nothing. To see the victim's writhings makes the inflicter forget his own pain. Destroy, by all means, come what may!
To plot evil against others is mingled with an acceptance of some responsibility. We risk ourselves in the danger which we are bringing upon another, because the chain of events sometimes, of course, brings unexpected accidents. This does not stop the really malicious man. His enjoyment is proportionate to the victim's agony. The malicious man delights only in the sufferings of others; pain reflects itself on him in a sense of welfare. The Duke of Alva used to warm his hands at the stake. The pile was torture, the reflection of it pleasure. That such feelings should be possible makes one shudder. Our dark side is unfathomable. Supplice exquis,—"exquisite torture" (the expression is in Bodin),—has perhaps this terrible triple sense: search for the torture, suffering of the tortured, delight of the torturer. Ambition, appetite,—all such words signify some one sacrificed for some one's gratification. Can it he that the outpourings of our wishes flow naturally in the direction to which we most incline, that of evil? One of the hardest labours of the just man is to expunge malevolence from his soul. Almost all our desires, when closely examined, contain what we dare not avow. In the thoroughly wicked man this malevolence exists in hideous perfection. So much the worse for others signifies so much the better for himself. Oh, the deep depravity of the human heart!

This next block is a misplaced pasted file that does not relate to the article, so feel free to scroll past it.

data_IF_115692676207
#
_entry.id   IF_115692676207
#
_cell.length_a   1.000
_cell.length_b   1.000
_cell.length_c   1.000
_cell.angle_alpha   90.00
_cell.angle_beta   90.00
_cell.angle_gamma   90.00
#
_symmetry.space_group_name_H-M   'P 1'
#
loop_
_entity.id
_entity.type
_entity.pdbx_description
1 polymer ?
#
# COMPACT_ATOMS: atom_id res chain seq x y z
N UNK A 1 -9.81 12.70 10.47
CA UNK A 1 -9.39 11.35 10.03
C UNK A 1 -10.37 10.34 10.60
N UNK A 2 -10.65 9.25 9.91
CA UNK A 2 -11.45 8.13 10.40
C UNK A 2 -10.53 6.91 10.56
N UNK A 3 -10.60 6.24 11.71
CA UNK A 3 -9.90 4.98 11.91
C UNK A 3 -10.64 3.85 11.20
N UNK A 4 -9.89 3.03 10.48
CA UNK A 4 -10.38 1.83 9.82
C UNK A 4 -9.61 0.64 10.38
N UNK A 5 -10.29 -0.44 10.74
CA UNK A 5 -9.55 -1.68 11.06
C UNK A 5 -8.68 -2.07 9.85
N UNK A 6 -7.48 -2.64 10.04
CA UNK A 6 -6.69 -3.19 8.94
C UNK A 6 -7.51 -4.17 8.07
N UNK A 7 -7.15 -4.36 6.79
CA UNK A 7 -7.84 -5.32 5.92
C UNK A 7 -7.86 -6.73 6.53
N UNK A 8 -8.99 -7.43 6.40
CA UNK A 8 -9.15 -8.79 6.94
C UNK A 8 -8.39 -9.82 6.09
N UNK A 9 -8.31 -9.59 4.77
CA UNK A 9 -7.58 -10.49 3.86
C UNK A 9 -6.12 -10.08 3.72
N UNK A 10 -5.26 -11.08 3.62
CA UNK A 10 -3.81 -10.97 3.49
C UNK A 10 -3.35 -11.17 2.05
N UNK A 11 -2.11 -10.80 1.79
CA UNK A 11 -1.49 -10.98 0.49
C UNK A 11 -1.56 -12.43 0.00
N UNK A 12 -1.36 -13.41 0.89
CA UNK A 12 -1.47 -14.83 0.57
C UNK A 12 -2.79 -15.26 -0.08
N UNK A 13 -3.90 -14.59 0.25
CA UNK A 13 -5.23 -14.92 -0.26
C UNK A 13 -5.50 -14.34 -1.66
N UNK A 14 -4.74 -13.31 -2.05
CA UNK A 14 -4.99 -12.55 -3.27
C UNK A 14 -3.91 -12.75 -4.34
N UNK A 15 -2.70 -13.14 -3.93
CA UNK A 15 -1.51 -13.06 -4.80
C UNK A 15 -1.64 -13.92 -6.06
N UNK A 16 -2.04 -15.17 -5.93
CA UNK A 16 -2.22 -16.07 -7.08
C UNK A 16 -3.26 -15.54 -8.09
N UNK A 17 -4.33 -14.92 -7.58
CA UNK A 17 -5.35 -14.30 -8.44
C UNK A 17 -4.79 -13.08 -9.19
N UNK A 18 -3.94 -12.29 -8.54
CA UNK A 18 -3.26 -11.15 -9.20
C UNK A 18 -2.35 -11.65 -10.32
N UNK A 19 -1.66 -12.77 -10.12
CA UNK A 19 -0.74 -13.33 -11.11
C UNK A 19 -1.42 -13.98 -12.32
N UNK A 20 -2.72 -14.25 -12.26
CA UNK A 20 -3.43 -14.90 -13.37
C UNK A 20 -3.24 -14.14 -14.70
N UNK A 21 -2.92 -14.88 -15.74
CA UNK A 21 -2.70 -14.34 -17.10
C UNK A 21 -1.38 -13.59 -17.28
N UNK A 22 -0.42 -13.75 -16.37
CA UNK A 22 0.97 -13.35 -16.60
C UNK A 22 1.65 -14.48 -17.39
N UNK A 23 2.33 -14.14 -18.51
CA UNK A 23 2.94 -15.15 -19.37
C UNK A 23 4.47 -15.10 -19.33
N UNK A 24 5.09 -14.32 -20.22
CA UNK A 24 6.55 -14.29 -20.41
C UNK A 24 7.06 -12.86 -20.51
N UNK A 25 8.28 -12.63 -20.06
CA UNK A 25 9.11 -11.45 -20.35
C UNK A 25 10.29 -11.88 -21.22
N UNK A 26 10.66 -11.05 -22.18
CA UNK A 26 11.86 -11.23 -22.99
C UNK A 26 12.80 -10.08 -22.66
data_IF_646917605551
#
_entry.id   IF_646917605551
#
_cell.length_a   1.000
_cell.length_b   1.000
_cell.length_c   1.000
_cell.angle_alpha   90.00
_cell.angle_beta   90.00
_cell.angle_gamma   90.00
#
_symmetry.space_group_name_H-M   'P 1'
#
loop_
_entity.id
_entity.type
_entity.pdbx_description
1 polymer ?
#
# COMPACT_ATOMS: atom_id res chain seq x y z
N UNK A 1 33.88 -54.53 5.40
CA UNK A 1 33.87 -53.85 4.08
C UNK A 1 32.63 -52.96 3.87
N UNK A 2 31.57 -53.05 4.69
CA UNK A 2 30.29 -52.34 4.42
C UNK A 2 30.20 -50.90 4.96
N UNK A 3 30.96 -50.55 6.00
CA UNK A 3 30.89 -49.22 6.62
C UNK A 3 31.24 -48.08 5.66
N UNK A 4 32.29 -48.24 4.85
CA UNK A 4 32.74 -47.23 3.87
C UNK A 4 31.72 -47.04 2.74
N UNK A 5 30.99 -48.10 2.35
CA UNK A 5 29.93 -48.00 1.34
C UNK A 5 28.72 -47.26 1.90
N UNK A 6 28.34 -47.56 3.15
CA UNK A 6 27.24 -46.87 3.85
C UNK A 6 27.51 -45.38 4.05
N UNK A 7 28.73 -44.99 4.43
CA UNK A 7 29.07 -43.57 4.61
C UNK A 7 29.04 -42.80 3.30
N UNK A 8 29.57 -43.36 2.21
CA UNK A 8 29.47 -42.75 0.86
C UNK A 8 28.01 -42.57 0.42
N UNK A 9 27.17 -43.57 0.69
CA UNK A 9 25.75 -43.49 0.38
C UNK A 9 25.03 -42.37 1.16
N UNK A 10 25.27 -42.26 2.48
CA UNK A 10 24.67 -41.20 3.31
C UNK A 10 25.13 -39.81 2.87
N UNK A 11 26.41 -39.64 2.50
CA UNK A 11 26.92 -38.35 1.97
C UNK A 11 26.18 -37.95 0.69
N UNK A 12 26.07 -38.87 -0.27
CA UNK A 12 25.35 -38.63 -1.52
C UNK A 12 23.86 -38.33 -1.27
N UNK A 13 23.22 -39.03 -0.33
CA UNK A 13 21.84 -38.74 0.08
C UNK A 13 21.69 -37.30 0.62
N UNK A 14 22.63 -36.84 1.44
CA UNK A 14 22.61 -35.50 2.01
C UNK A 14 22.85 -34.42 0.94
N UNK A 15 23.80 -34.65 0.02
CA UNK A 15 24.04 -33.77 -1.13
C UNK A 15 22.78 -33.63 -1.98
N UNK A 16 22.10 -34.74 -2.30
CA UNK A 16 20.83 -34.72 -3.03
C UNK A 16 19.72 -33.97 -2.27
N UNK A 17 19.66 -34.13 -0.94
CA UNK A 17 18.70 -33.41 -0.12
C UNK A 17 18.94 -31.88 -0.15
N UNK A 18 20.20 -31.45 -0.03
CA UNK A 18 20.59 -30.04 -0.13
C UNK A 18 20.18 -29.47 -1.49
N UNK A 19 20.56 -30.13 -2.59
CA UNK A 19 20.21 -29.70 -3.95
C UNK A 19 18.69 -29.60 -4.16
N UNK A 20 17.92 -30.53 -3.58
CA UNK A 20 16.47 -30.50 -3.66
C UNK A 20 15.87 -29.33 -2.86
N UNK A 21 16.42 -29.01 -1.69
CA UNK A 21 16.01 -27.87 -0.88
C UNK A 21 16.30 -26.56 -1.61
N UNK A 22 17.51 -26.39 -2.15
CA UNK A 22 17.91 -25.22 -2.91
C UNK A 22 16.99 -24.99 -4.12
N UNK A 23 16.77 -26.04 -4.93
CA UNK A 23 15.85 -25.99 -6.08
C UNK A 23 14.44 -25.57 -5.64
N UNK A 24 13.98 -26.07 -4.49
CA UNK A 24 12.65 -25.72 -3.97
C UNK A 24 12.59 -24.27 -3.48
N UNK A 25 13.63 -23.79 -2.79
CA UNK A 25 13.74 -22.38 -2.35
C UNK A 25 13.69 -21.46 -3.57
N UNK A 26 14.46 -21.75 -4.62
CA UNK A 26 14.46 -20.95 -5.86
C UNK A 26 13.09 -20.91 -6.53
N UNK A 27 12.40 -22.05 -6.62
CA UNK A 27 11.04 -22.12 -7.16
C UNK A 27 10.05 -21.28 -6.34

Josiana, with that sense of security which results from ignorant pride, had a supreme contempt for all danger. The feminine power of disdain is extraordinary. Josiana's was unreasoning, involuntary, and confident. Barkilphedro was in her eyes so contemptible
- Book IV. p. 196.